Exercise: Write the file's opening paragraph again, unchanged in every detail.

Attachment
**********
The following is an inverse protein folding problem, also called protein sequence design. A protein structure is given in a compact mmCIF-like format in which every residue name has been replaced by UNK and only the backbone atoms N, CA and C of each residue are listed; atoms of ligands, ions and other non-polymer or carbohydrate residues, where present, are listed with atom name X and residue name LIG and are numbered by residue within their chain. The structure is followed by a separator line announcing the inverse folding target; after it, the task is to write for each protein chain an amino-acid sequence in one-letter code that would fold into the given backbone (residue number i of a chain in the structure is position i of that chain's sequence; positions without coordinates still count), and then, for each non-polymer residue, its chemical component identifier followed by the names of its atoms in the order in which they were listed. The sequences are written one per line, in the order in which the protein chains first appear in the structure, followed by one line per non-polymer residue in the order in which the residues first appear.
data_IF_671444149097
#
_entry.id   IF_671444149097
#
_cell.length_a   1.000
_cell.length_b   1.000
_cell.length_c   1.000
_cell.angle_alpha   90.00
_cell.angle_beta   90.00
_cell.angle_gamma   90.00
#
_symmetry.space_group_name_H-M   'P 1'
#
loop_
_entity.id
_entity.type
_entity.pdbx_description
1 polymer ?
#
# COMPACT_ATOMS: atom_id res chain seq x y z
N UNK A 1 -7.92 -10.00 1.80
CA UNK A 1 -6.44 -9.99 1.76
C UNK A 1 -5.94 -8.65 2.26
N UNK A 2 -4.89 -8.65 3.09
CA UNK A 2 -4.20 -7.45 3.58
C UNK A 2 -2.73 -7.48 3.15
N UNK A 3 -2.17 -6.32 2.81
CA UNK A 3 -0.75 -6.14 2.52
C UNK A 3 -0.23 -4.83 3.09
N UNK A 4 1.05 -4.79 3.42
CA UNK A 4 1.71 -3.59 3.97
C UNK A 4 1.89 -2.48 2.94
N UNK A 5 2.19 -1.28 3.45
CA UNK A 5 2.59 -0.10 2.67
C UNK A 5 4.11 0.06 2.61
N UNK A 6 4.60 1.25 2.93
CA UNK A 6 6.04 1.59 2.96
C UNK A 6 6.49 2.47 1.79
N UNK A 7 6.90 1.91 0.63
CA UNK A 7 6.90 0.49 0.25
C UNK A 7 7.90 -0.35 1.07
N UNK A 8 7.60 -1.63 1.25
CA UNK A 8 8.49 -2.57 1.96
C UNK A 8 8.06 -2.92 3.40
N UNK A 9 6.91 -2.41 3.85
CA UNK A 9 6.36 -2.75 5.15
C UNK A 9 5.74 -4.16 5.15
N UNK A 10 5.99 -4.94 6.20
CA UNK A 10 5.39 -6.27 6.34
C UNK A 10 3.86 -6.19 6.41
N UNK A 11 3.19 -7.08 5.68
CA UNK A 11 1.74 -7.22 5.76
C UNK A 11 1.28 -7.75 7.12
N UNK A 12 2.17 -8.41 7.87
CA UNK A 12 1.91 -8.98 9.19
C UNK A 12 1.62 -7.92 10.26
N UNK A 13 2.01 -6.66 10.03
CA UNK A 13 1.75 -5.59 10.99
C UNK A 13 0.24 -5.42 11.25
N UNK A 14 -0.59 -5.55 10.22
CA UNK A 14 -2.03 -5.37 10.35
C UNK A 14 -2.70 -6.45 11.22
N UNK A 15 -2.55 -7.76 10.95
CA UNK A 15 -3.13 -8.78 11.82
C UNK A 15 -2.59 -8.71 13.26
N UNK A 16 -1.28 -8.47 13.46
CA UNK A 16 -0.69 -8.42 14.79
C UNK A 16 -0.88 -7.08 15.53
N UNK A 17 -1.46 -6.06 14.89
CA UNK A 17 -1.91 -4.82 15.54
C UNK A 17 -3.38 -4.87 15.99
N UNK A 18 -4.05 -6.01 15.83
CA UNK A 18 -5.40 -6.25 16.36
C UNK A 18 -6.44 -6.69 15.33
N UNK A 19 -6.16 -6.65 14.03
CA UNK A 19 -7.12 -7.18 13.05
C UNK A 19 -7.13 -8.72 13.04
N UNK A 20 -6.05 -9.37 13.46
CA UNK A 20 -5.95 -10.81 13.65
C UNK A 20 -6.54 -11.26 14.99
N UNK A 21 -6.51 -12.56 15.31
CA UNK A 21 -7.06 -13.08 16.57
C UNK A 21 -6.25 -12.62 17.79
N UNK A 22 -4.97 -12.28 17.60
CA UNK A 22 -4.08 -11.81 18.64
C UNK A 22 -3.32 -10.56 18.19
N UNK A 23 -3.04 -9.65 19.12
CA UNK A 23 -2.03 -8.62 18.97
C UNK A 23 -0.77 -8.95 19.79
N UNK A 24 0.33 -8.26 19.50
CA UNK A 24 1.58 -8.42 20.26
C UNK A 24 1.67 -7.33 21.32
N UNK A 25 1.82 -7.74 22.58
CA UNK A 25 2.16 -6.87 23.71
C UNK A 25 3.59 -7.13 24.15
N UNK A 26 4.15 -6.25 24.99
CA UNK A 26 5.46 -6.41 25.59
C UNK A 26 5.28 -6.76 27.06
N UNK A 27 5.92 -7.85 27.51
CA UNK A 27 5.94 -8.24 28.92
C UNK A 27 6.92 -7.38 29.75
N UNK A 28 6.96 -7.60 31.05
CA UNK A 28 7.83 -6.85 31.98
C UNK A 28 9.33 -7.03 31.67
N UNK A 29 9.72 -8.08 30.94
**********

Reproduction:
The following is an inverse protein folding problem, also called protein sequence design. A protein structure is given in a compact mmCIF-like format in which every residue name has been replaced by UNK and only the backbone atoms N, CA and C of each residue are listed; atoms of ligands, ions and other non-polymer or carbohydrate residues, where present, are listed with atom name X and residue name LIG and are numbered by residue within their chain. The structure is followed by a separator line announcing the inverse folding target; after it, the task is to write for each protein chain an amino-acid sequence in one-letter code that would fold into the given backbone (residue number i of a chain in the structure is position i of that chain's sequence; positions without coordinates still count), and then, for each non-polymer residue, its chemical component identifier followed by the names of its atoms in the order in which they were listed. The sequences are written one per line, in the order in which the protein chains first appear in the structure, followed by one line per non-polymer residue in the order in which the residues first appear.